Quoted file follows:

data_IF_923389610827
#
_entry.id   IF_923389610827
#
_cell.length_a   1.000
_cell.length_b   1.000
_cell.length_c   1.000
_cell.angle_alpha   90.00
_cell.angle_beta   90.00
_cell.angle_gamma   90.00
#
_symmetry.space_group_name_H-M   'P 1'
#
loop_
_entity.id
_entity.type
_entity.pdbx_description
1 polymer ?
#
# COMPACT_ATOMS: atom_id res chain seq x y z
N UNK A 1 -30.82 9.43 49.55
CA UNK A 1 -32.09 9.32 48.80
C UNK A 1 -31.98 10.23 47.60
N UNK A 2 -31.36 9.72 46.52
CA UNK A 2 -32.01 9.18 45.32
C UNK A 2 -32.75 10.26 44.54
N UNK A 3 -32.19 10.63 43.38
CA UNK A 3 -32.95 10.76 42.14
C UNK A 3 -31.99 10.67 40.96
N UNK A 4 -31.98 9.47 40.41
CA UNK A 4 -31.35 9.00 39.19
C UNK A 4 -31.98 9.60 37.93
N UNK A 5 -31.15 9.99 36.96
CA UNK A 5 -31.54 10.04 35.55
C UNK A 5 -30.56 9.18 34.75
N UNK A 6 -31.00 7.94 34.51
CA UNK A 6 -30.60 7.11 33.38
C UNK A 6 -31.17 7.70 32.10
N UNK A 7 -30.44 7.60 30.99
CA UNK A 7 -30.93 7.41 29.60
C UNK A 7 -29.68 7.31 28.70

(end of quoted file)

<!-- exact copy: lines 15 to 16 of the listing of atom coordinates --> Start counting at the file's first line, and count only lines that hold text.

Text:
_entity.id
_entity.type